MF: I think I’m unique in that what I’m interested in is cheap cameras. A lot of directors talk your head off about Super-35 or 3D, which I would rather stick needles in my eyes than bother with, because they represent ten men in overalls having to open up expensive flight cases with super--gleaming equipment in. I’ve just bought a new iPod for $140, which is a widescreen video camera as well. I don’t know what the quality is like, but it also records sound. And over there on the Fig Rig [a steering wheel-like support invented by Figgis to help stabilise handheld cameras] is the new Nikon stills camera, which shoots high-definition video of an amazingly high quality – so you could now shoot a film on a stills camera. You’re limited to five-minute takes, but who wants to shoot more than five minutes?

PP: Do your technical choices ever make you feel constrained in terms of genre? I’m trying to write a period film…

MF: And that immediately says budget!

PP: … and my other favourite genre is sci-fi/fantasy.

MF: Well, sci-fi you can shoot in the present-day – I think Invasion of the Body Snatchers is a great example of sci-fi writing, where you take the everyday and subvert it. My two rules of screenwriting are, first, that because it’s film it will be sci-fi, whatever it is – because it’s a suspension of disbelief, a fucked-up reality – and that it should also be a comedy, whatever it is. Maybe a black comedy, but every film I love would fall into those categories. Film has to have an element of sci-fi about it, even if it’s period, because we’re taking someone back in a fake time machine. We’re also taking huge liberties with what the true reality of that period is. 

PP: Of your own films, which has been the most successful realisation of what you originally wanted?

MF: Probably Leaving Las Vegas, but it’s really hard because once you start casting and shooting, you’ve already abandoned pretty much all the ideas you had. The quantum leap from literature to film is painfully obvious. It’s almost like moving from childhood into the responsibilities of adulthood. What you’re really asking is: what film do you cringe the least about?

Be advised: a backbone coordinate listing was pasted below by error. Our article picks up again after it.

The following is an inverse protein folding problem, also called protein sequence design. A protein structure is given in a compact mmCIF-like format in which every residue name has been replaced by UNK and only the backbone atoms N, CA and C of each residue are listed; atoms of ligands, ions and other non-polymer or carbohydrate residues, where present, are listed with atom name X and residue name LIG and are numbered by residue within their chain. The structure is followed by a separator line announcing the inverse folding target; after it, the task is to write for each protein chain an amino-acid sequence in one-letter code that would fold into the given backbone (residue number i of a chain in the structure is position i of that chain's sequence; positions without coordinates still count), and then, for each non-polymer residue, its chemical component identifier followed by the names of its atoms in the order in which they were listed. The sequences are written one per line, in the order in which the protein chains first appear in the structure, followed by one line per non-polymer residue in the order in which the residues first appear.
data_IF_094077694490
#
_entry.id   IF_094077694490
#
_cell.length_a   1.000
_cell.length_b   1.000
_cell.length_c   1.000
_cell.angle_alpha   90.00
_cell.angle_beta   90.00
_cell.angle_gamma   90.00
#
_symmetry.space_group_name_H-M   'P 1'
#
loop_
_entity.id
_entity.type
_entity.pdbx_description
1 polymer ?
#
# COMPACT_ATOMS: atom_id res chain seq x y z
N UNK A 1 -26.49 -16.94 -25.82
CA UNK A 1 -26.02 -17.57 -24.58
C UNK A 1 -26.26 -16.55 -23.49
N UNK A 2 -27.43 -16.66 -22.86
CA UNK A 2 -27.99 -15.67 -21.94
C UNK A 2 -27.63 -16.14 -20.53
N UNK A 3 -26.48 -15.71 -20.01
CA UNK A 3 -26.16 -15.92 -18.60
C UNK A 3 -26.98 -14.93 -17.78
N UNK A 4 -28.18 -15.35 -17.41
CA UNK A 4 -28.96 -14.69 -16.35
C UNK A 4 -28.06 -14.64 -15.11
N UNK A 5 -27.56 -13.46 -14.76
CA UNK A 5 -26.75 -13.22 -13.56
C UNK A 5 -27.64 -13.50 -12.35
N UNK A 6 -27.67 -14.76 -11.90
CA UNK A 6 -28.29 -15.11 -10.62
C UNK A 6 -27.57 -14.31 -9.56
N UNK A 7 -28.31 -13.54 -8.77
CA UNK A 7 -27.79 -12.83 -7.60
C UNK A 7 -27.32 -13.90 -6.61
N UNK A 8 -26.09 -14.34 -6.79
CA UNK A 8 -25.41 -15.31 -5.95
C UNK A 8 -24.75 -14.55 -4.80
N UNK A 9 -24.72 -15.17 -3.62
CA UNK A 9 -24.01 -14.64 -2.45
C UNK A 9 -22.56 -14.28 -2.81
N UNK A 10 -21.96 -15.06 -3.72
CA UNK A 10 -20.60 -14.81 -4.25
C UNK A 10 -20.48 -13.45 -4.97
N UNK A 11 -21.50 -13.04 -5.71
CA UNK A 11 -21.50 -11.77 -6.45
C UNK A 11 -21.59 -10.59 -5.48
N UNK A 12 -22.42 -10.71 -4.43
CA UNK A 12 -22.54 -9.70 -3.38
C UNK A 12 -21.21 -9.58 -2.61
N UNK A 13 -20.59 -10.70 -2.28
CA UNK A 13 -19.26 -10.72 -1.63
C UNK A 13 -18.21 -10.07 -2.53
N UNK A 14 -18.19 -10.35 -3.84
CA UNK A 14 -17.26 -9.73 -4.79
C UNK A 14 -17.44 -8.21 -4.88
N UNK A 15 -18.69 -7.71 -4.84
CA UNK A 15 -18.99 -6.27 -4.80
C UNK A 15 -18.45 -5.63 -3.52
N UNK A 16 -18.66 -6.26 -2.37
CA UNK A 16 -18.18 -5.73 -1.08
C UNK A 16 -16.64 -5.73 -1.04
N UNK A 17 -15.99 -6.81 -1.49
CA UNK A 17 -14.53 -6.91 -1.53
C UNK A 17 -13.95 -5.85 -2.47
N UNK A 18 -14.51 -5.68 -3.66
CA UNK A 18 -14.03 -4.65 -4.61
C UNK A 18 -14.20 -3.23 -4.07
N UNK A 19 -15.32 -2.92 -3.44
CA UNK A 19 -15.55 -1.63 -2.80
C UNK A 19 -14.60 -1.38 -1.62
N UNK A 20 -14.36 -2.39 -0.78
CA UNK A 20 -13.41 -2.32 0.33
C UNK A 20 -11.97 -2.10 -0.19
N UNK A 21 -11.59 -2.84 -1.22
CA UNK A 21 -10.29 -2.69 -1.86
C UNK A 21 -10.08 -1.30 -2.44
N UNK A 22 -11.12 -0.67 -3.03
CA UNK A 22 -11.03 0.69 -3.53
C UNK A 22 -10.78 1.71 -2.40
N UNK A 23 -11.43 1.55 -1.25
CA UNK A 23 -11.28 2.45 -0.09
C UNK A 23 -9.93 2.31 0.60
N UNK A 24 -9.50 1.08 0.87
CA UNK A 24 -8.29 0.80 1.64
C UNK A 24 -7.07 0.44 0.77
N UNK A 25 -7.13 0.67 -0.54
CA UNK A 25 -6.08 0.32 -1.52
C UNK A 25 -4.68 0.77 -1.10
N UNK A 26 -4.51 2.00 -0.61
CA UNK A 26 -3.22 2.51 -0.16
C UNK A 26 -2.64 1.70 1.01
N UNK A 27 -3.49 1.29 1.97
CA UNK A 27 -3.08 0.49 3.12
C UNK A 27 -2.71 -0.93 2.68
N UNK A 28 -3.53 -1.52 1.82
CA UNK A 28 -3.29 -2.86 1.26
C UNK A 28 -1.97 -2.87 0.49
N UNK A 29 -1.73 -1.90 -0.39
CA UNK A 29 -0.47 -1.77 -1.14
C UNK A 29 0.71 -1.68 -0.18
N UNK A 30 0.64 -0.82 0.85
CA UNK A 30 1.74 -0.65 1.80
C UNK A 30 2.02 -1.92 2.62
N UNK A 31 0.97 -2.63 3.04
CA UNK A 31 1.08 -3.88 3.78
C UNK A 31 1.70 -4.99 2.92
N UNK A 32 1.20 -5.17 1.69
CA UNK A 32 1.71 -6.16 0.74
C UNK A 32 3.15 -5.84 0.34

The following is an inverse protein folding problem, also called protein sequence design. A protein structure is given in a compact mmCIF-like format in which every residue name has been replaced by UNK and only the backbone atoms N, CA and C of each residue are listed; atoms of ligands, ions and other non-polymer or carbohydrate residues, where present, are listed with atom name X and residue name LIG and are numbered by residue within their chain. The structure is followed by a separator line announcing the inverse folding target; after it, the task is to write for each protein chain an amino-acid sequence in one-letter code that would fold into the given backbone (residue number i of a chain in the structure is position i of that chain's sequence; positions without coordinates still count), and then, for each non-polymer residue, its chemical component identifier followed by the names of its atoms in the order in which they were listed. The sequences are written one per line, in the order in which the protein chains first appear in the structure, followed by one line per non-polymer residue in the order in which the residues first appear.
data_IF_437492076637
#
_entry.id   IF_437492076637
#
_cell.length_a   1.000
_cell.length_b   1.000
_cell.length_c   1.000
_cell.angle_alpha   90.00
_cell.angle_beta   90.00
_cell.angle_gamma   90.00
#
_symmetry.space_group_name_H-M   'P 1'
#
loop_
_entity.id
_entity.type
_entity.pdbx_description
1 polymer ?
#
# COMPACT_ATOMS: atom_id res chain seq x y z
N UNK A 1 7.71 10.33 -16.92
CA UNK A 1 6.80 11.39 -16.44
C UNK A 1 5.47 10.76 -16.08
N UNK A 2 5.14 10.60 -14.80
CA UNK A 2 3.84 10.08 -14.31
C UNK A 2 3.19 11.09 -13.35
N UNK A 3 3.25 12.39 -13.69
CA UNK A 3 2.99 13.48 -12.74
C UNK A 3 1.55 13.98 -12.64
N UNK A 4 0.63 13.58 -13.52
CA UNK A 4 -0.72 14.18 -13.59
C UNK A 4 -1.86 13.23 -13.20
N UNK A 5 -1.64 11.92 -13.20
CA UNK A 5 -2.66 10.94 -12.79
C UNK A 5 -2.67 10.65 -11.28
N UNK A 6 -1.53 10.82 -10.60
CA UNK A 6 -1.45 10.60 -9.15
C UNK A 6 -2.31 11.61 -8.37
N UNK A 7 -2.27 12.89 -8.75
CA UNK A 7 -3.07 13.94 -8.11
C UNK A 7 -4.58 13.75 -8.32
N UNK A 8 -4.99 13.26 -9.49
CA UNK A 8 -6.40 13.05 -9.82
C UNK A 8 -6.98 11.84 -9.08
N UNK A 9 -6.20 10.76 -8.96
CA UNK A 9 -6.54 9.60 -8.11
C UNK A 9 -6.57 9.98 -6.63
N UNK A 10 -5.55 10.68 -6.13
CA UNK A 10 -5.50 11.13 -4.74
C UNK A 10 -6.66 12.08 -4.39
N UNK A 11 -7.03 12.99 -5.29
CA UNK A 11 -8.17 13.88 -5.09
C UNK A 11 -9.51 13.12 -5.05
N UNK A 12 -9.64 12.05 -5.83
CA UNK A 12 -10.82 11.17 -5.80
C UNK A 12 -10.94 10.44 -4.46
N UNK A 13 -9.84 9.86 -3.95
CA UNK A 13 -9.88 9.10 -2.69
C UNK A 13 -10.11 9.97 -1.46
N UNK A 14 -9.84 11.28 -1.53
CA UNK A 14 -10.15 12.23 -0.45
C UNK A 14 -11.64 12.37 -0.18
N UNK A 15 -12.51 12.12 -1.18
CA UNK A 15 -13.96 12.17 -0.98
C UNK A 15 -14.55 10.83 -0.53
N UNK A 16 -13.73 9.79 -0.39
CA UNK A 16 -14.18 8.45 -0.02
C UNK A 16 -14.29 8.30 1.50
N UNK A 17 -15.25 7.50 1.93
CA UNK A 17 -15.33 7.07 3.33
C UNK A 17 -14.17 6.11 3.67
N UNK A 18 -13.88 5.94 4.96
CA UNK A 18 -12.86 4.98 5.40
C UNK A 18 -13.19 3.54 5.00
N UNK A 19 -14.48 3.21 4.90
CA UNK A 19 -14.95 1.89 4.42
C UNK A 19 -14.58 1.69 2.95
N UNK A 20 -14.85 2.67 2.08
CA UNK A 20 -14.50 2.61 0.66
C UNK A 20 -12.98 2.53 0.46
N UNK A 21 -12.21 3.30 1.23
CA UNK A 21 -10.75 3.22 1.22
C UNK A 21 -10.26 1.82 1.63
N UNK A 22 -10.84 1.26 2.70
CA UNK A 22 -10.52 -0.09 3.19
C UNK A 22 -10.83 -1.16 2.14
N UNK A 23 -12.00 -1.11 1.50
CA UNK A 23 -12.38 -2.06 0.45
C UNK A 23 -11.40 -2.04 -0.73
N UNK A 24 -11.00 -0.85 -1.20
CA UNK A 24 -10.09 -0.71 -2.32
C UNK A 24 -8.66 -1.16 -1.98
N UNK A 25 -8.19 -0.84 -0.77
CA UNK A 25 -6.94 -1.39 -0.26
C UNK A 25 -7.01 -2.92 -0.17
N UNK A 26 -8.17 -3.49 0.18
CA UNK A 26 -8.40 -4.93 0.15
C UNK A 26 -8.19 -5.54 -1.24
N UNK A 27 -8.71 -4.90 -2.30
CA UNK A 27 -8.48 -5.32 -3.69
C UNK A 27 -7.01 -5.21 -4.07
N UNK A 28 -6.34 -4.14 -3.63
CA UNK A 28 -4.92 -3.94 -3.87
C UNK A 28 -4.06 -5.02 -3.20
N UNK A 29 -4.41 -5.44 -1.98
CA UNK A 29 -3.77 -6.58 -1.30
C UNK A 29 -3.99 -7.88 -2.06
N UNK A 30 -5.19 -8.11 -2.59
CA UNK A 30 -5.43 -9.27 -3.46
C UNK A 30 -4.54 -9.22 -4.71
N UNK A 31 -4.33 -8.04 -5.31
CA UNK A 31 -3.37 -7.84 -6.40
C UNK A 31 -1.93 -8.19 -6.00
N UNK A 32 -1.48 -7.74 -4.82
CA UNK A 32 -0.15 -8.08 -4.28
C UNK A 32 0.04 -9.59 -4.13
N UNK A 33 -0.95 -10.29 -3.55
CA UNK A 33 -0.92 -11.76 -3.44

PP: I found Leaving Las Vegas very subtly, almost stealthily subversive – the montages, the music, the odd sequencing at the start…

MF: That’s because I did change my mind about the sequence. There’s a huge continuity problem with his wedding ring – a young prostitute sucks it off and then in the next scene he’s wearing it in the bank. That’s because the bank scene worked so much better the next day, as a kind of ‘I’m going to draw some money out, I’m going to get the fuck out of here…’ as opposed to ‘I just happened to be going to the bank’. Had I solved that problem in script form, of course, the continuity would have been better. I didn’t have the money to optically take out the ring, having spent all that part of the budget taking out a Smirnoff vodka label after they threatened to sue us because they didn’t want to be associated with alcoholism. That became ‘Burnoff’ or something.

PP: Finally, how much do you think cinemagoers are willing to put up with formal experimentation? How far can you push the boundaries?

MF: You have to acknowledge the audience in the opening moments of what you are doing. Then don’t colossally betray the rules that you’ve established – and betray their trust – because the moment you do that, part of them leaves…  

My experience has taught me that film is very, very unforgiving because unlike a book you can’t put it down. Episodic television of the HBO variety is actually the most successful form of cinema – it’s an interesting evolution. So something like The Wire, or The Sopranos is far more successful than most recent cinema. You get a one-hour episode which ends on a cliffhanger, but doesn’t have to resolve. The ongoing quality of that is like a complex novel. 

Whereas the biggest problem with cinema is that we’ve arrived at the idea that ninety minutes is the length we deal with, so we know instinctively that around minute eighty we have to artificially resolve this scenario. It spoils the last minutes for you. And as a writer, you know you’re going to have to deal with these issues.

I think film writing is a series of trade-offs: if I give you this, will you indulge me in that? But you can’t just say, ‘I’m an artist. Fuck you. I’m going to make a three-hour film about paint drying and if you don’t get it, you’re a moron.’ Fine, get five people to come round to your house and watch it, but then don’t bitch about how you can’t get distribution. Film is film, and it’s very unforgiving, and it’s a popular medium.